ACHILLES: I guess I must have missed it.

TORTOISE: Well, you have another chance coming up to hear a fermata - in fact, there are a couple of them coming up toward the end of this fugue.

ACHILLES: Oh, good. you'll point them out in advance, won't you?

TORTOISE: If you like.

ACHILLES: But do tell me, what is an organ point?

TORTOISE: An organ point is the sustaining of a single note by one of the voices in a polyphonic piece (often the lowest voice), while the other voices continue their own independent lines. This organ point is on the note of G. Listen carefully, and you'll hear it.

ANTEATER: There occurred an incident one day when I visited with Aunt Hillary which reminds me of your suggestion of observing the symbols in Achilles' brain as they create thoughts which are about themselves.

CRAB: Do tell us about it.

ANTEATER: Aunt Hillary had been feeling very lonely, and was very happy to have someone to talk to that day. So she gratefully told me to help myself to the juiciest ants I could find. (She's always been most generous with her ants.)


ANTEATER: It just happened that I had been watching the symbols which were carrying out her thoughts, because in them were some particularly juicy-looking ants.


ANTEATER: So I helped myself to a few of the fattest ants which had been parts of the higher-level symbols which I had been reading. Specifically, the symbols which they were part of were the ones which had expressed the thought "Help yourself to any of the ants which look appetizing."


ANTEATER: Unfortunately for them, but fortunately for me, the little bugs didn't have the slightest inkling of what they were collectively telling me, on the symbol level.

ACHILLES: Gee! That is an amazing wraparound. They were completely unconscious of what they were participating in. Their acts could be seen as part of a pattern on a higher level, but of course they were completely unaware of that. Ah, what a pity - a supreme irony, in fact - that they missed it.

CRAB: You are right, Mr. T - that was a lovely organ point.

ANTEATER: I had never heard one before, but that one was so conspicuous that one one could miss it. Very effective.

ACHILLES: What? Has the organ pint already occurred? How can I not have noticed it, if it was so blatant?

TORTOISE: Perhaps you were so wrapped up in what you were saying that you were completely unaware of it. Ah, what a pity - a supreme irony, in fact - that you missed it.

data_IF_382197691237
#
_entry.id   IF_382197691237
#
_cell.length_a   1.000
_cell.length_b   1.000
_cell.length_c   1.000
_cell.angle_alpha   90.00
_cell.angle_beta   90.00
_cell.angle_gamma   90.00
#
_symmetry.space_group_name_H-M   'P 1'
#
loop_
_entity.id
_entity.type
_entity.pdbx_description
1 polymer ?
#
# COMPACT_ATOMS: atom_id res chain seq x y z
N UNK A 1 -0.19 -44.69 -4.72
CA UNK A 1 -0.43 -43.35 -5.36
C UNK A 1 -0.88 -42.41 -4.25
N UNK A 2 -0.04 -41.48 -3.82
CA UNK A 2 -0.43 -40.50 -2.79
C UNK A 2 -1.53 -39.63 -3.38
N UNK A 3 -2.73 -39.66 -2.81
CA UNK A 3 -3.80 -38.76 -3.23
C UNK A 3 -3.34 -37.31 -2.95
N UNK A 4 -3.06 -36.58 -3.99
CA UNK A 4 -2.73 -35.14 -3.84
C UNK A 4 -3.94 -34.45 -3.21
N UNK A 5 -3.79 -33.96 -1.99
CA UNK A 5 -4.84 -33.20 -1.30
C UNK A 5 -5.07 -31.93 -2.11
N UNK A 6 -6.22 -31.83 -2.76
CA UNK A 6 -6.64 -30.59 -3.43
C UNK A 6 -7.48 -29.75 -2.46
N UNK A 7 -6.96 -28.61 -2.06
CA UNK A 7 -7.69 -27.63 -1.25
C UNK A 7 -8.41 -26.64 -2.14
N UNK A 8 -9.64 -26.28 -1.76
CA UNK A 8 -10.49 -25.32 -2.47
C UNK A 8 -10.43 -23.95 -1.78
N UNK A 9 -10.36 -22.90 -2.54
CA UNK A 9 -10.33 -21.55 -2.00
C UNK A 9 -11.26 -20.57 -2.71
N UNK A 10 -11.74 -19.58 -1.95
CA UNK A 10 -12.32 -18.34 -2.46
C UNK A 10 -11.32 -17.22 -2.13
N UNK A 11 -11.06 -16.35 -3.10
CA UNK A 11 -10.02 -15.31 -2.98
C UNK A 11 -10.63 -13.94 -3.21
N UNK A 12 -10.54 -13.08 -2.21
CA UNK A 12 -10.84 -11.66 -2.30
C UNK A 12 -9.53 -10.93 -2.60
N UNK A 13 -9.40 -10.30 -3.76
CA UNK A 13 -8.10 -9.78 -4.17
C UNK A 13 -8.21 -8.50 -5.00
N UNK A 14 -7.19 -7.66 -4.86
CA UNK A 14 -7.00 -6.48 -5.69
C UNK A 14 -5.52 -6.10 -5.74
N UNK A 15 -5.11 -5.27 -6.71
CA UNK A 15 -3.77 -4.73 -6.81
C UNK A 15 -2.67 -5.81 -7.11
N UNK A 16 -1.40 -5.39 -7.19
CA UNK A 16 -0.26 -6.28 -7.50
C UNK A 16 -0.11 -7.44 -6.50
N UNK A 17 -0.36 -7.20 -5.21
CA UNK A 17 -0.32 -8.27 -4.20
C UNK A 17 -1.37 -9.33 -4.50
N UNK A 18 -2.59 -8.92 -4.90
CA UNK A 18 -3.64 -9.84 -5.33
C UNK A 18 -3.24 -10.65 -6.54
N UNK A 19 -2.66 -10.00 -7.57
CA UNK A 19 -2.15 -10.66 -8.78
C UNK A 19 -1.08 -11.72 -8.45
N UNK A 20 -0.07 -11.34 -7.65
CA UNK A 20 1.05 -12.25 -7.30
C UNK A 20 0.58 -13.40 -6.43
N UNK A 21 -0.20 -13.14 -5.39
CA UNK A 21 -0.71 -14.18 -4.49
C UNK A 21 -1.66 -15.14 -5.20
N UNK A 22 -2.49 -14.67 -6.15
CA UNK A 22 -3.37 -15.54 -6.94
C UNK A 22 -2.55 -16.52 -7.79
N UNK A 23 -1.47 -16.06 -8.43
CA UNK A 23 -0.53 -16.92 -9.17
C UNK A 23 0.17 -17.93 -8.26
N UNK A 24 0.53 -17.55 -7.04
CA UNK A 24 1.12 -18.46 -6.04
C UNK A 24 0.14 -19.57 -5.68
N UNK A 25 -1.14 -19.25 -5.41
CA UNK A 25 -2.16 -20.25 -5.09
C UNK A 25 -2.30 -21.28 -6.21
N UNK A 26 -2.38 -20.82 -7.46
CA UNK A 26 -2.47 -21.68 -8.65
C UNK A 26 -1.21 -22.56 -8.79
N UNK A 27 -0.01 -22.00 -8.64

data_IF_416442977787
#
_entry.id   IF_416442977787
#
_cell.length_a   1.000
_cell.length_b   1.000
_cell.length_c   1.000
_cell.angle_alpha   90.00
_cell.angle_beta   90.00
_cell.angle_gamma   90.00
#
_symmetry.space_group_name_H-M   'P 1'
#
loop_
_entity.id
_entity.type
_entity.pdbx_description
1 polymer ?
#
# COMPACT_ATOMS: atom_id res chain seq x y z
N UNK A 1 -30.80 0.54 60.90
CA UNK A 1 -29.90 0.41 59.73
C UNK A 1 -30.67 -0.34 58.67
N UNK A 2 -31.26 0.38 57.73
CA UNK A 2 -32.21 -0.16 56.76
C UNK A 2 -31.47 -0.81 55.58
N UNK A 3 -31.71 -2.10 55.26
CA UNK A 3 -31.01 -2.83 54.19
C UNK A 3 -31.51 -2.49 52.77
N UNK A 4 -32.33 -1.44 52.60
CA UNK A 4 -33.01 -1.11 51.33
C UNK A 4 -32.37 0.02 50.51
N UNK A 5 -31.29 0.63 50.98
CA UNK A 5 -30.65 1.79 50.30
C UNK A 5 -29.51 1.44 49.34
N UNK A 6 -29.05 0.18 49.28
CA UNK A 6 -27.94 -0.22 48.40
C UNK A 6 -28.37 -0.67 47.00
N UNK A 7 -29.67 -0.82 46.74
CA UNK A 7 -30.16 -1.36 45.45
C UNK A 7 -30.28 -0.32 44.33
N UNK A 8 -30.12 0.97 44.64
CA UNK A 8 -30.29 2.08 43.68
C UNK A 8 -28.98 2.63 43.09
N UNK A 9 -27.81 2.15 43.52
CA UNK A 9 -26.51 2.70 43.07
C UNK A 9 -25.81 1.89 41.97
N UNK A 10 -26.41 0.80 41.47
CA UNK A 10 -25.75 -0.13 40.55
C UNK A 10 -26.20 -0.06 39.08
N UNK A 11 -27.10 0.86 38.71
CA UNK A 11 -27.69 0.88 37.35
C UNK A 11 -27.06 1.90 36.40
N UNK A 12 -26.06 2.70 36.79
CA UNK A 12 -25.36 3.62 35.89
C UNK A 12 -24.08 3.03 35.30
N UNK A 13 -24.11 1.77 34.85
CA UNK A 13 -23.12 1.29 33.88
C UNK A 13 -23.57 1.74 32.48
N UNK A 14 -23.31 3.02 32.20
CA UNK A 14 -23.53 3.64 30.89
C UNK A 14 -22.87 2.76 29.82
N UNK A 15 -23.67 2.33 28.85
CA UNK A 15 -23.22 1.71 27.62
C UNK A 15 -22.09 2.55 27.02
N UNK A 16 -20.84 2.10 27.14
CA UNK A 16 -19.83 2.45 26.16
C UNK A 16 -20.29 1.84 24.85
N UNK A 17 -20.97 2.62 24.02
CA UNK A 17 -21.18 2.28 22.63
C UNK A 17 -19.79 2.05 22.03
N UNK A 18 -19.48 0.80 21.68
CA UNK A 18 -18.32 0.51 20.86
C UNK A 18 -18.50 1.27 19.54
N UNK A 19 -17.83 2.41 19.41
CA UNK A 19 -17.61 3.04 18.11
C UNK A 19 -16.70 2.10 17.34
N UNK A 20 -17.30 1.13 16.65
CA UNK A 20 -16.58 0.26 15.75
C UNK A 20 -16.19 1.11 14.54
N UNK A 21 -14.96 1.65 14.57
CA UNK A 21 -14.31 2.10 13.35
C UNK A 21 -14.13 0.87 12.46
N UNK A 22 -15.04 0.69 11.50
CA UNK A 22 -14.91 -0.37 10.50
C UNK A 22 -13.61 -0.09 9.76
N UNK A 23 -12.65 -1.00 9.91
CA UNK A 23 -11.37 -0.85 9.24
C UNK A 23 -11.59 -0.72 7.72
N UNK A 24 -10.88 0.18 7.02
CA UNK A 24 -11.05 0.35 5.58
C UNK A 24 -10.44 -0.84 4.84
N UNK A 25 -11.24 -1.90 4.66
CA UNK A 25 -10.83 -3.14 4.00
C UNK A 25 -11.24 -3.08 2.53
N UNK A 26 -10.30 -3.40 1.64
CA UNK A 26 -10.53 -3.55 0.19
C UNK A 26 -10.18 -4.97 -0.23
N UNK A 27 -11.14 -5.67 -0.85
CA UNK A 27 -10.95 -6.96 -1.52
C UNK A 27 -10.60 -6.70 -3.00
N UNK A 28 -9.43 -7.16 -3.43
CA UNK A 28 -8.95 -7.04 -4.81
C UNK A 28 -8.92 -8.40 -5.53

CRAB: Tell me, does Aunt Hillary live in an anthill?

ANTEATER: Well, she owns a rather large piece of property. It used to belong to someone else, but that is a rather sad story. In any case, her estate is quite expansive. She lives rather sumptuously, compared to many other colonies.

ACHILLES: How does that jibe with the communistic nature of ant colonies which you earlier described to us? It sounds quite inconsistent, to me, to preach communism and to live in a fancy estate!

ANTEATER: The communism is on the ant level. In an ant colony all ants work for the common good, even to their own individual detriment at times. Now this is simply a built-in aspect of Aunt Hillary's structure, but for all I know, she may not even be aware of this internal communism. Most human beings are not aware of anything about their neurons; in fact they probably are quite content not to know anything about their brains, being somewhat squeamish creatures. Aunt Hillary is also somewhat squeamish; she gets rather antsy whenever she starts to think about ants at all. So she avoids thinking about them whenever possible. I truly doubt that she knows anything about the communistic society which is built into her very structure. She herself is a staunch believer in libertarianism - you know, laissez-faire and all that. So it makes perfect sense, to me at least, that she should live in a rather sumptuous manor....

This dialogue is also about the differing appropriateness of using reductionist and holistic interpretations of events.

See also: John Adams, by David McCullough.

Posted by Jeff at September 17, 2006 11:19 PM